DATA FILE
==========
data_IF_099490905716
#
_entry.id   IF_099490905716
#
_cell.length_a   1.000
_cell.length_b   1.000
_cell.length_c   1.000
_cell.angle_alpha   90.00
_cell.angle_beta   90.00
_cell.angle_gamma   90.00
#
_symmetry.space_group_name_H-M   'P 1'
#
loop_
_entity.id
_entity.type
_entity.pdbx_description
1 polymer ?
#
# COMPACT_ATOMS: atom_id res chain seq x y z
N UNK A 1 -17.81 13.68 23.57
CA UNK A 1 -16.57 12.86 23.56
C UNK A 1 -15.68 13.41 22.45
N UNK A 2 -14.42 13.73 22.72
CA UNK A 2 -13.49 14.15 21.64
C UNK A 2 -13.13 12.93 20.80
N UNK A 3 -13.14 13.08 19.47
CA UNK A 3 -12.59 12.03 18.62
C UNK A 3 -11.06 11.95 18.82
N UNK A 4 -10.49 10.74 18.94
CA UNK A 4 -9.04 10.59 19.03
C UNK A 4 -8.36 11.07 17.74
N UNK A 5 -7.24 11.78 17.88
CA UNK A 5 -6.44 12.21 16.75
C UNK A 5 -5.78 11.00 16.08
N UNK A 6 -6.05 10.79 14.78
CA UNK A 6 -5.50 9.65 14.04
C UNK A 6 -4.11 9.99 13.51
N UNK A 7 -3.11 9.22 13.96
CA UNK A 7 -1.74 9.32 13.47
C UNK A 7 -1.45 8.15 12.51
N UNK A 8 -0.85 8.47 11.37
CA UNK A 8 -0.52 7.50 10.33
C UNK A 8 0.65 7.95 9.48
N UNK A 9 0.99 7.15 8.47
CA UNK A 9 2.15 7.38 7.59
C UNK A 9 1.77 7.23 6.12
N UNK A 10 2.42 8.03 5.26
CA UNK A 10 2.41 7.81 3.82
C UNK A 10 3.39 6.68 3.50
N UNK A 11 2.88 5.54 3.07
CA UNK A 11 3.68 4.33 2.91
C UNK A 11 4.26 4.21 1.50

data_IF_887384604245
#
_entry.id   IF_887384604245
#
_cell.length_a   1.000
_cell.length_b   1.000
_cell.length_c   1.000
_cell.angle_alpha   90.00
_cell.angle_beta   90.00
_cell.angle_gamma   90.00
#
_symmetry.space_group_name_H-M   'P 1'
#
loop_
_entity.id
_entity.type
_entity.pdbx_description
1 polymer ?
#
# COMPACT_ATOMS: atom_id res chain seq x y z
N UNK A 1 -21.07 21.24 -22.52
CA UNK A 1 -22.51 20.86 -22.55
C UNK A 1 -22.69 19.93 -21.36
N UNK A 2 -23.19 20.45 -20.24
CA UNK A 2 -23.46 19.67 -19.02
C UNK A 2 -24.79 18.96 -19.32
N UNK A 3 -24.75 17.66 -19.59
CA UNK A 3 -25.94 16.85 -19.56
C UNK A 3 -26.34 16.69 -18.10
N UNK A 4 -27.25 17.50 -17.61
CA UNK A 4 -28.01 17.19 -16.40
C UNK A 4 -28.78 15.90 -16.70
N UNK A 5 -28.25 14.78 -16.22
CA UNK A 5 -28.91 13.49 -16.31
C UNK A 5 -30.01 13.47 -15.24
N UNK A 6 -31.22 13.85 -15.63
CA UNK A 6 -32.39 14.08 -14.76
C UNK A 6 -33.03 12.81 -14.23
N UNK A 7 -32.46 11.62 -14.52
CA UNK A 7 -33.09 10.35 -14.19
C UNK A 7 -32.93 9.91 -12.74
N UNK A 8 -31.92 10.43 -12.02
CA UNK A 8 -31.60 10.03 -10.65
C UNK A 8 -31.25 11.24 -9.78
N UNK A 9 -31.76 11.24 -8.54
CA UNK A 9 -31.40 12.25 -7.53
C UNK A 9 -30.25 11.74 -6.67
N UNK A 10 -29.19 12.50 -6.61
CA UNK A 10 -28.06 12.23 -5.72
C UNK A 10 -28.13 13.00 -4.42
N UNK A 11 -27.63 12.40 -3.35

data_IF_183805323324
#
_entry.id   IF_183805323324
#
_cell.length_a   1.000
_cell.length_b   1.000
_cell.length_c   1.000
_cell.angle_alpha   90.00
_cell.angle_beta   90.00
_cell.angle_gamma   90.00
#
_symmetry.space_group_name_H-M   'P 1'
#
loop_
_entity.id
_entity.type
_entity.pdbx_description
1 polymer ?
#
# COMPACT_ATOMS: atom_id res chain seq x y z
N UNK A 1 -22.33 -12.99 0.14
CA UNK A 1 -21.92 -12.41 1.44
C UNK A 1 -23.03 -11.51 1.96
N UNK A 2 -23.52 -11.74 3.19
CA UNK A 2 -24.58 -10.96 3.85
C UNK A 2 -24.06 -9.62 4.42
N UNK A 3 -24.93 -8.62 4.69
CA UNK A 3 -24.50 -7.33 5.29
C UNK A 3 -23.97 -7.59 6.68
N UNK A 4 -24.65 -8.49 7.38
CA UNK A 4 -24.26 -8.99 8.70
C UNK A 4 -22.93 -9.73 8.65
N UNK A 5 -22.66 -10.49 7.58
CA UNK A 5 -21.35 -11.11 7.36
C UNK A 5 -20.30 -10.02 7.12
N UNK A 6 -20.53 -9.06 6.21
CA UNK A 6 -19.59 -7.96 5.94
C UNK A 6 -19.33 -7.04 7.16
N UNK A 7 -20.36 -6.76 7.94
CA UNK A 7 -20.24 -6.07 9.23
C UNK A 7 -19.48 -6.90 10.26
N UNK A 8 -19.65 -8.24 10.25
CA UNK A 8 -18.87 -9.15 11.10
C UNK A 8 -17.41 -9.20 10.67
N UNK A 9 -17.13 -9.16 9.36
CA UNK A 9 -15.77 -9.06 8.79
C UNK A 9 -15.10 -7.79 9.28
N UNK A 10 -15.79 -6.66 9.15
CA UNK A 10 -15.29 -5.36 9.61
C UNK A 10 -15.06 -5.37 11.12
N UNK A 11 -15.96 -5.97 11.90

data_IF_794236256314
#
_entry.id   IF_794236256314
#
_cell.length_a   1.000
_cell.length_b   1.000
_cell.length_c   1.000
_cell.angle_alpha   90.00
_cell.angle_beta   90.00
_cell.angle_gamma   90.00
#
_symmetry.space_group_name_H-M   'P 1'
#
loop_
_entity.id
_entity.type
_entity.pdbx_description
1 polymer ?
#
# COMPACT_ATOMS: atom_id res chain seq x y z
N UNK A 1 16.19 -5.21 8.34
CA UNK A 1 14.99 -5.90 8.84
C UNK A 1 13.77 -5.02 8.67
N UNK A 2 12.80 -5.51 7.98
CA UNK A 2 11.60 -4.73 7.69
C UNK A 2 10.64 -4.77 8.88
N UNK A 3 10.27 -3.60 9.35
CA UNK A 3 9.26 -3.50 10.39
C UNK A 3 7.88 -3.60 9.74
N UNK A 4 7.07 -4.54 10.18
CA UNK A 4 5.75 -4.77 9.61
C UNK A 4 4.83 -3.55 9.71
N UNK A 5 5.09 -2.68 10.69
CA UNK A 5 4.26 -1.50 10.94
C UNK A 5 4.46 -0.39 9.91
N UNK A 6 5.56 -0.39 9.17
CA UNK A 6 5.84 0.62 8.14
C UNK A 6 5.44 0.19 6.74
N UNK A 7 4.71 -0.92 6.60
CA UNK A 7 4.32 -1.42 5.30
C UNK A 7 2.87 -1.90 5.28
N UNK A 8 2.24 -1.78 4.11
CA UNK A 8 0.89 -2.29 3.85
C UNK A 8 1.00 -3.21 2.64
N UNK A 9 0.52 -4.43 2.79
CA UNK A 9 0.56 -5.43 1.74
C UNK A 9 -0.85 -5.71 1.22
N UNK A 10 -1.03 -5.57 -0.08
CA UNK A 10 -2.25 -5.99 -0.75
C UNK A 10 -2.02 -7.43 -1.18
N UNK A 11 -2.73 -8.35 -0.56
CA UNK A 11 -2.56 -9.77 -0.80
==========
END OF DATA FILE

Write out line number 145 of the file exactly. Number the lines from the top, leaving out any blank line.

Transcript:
C UNK A 7 -19.48 -6.90 10.26